As with other final, unappealed judgments that are regular on their face, divorce decrees and judgments are not vulnerable to collateral attack. Berry v. Berry, 786 S.W.2d 672, 673 (Tex. 1990). A collateral attack does not attempt to secure the rendition of a single, correct judgment in place of a former one, but, instead, seeks to avoid the effect of a judgment through a proceeding brought for some other purpose. Gainous, 219 S.W.3d at 105; Armentor v. Kern, 178 S.W.3d 147, 149 (Tex. App.—Houston [1st Dist.] 2005, no pet.). The decree must be void, not voidable, for a collateral attack to be permitted. Hagen v. Hagen, 282 S.W.3d 899, 902 (Tex. 2009). Errors other than lack of jurisdiction over the parties or the subject matter render the judgment voidable and may be corrected only through a direct appeal. Reiss v. Reiss, 118 S.W.3d 439, 443 (Tex. 2003). Res judicata applies to a final divorce decree just as it does to any other final judgment, barring subsequent collateral attack. Baxter v. Ruddle, 794 S.W.2d 761, 762 (Tex. 1990); Cook v. Cameron, 733 S.W.2d 137, 140 (Tex. 1987). Clarification orders thus cannot be used to make a substantive change in a divorce decree after it becomes final. Shanks v. Treadway, 110 S.W.3d 444, 449 (Tex. 2003); see also McGehee v. Epley, 661
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S.W.2d 924, 925–26 (Tex. 1983) (stating that clarification orders cannot be used to effect substantive change in divorce decree after trial court’s judgment becomes final).
Analysis
Here, the decree of divorce is entitled “Agreed Decree of Divorce.” It states that “[t]he parties have agreed to the terms of this divorce as evidence by their signatures hereto” and includes the trial court’s signature. Although the decree in the record contains Houston’s signature only, approving and consenting as to both form and substance, neither party disagrees that the divorce decree was agreed to by both parties. We conclude that the parties entered into an agreed decree of divorce and thus contract law governs the interpretation of their decree. See Hicks v. Hicks, 348 S.W.3d 281, 283 (Tex. App.—Houston [14th Dist.] 2011, no pet.) (holding, because parties entered into agreed divorce decree, it is treated as contract between parties); see also McEntire v. McEntire, 706 S.W.2d 347, 349–50 (Tex. App.—San Antonio 1986, writ dism’d) (holding divorce decree was agreed judgment when decree was styled “agreed”; was signed by judge, parties, and their attorneys; and recited that parties agreed to judgment as reflected by their and their attorneys’ signatures).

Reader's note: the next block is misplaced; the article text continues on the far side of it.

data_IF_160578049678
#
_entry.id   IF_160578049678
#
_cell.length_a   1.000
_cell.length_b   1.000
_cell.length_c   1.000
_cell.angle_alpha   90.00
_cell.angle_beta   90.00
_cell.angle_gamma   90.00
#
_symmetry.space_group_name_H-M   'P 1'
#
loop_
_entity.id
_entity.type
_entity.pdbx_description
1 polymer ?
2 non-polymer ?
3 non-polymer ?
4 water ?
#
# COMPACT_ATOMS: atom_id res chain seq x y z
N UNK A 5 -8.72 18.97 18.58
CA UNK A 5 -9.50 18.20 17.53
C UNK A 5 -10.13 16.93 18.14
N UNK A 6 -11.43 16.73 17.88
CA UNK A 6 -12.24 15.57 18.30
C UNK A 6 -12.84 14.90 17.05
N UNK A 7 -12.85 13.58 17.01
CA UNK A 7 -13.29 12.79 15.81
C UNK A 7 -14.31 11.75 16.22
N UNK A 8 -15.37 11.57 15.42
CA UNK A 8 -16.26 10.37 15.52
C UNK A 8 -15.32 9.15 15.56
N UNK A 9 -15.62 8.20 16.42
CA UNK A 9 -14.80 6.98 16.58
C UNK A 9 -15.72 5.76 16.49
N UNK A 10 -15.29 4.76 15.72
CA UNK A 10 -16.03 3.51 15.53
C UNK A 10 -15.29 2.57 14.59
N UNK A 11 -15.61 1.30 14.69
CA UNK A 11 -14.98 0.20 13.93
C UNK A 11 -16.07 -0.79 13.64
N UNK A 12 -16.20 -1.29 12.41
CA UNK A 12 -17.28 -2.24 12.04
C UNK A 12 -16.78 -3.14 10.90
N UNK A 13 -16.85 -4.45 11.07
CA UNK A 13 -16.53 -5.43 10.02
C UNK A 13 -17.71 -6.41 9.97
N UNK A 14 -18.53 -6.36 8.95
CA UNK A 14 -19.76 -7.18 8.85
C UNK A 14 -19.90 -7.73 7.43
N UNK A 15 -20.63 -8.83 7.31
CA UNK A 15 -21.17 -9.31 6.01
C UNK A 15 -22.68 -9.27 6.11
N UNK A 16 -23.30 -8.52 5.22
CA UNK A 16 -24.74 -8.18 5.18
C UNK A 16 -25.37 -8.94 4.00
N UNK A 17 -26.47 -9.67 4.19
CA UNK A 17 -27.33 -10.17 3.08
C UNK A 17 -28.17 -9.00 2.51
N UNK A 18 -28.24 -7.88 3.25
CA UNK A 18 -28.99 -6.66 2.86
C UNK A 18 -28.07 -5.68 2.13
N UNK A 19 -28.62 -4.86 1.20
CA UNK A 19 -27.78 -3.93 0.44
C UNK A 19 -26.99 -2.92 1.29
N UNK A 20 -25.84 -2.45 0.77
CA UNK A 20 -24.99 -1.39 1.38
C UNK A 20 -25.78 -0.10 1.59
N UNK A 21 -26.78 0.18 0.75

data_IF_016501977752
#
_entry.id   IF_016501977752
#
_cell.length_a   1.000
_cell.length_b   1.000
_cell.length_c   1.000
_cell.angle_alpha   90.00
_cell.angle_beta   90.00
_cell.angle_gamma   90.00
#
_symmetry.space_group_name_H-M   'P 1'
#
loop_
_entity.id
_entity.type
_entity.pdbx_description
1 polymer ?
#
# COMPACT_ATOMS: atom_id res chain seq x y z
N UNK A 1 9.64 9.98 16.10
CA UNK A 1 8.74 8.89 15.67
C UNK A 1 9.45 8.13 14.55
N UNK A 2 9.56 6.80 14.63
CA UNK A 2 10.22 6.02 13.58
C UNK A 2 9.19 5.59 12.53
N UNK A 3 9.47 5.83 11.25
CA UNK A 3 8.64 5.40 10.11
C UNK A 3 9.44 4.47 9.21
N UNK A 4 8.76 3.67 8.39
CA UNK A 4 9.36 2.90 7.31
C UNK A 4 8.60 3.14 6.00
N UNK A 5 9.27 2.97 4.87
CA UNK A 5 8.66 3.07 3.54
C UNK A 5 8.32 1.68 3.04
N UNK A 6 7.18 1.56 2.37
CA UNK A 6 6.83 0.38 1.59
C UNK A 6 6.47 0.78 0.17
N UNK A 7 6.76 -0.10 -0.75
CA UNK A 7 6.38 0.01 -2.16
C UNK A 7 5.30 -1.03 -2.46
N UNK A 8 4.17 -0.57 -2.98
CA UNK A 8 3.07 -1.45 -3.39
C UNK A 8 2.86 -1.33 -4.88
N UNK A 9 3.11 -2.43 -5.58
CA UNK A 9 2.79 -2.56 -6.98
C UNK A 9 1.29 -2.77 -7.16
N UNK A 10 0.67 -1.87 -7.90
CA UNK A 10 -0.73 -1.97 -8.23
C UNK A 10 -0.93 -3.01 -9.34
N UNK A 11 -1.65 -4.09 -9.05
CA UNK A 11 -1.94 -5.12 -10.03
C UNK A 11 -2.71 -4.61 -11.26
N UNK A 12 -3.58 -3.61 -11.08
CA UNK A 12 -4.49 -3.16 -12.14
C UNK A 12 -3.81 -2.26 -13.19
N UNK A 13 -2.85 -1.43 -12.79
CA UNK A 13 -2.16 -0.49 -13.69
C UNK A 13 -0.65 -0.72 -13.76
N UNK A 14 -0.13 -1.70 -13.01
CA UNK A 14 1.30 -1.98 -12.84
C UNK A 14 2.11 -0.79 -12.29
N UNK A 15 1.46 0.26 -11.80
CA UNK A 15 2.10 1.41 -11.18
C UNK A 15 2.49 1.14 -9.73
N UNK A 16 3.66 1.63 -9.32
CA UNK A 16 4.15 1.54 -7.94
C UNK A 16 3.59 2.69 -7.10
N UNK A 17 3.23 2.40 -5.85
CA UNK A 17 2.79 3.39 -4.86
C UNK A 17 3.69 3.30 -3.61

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Houston argued to the trial court that the agreed decree of divorce did not provide a termination date for spousal maintenance while Julie argued that the contract specifically provided a termination date that was agreed to by the parties.
The decree provides when Houston’s spousal maintenance obligation ends. Specifically, it provides that Houston’s obligation ends upon the death of Julie, the death of Houston, or further orders of the court including a finding that Julie cohabitates with someone else. The termination date of the spousal maintenance obligation is not uncertain or doubtful and is not reasonably susceptible to more than one interpretation. Heritage Res, Inc. v. NationsBank, 939 S.W.2d 118, 121 (Tex. 1996). Because the decree specifically provides when the obligation terminates, we hold that the spousal maintenance obligation is not ambiguous.
Although husband attempts to rely on the decree’s reference to Chapter 8 of the Family Code to create an ambiguity in the spousal maintenance termination date, a court may only consider extraneous evidence to ascertain the true meaning of the instrument if the contract is ambiguous. See National Union Fire Ins. Co. v. CBI Indus., Inc., 907 S.W.2d 517, 520 (Tex. 1995). Houston does not argue that the spousal maintenance obligation in the agreed divorce decree is ambiguous. Instead, Houston argues that the obligation’s reference to Chapter 8 of the Family Code creates the ambiguity because the Family Code states that spousal maintenance cannot continue past three years. Houston’s argument asked the trial court to look
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beyond the four corners of the agreed divorce decree to create the ambiguity. Because we have held that the termination date of the spousal maintenance obligation is not ambiguous, it is improper to rely on extraneous evidence. See Kachina Pipeline Co. v. Lillis, 471 S.W.3d 445, 450 (Tex. 2015) (stating that parol evidence cannot be used to create ambiguity in unambiguous instrument).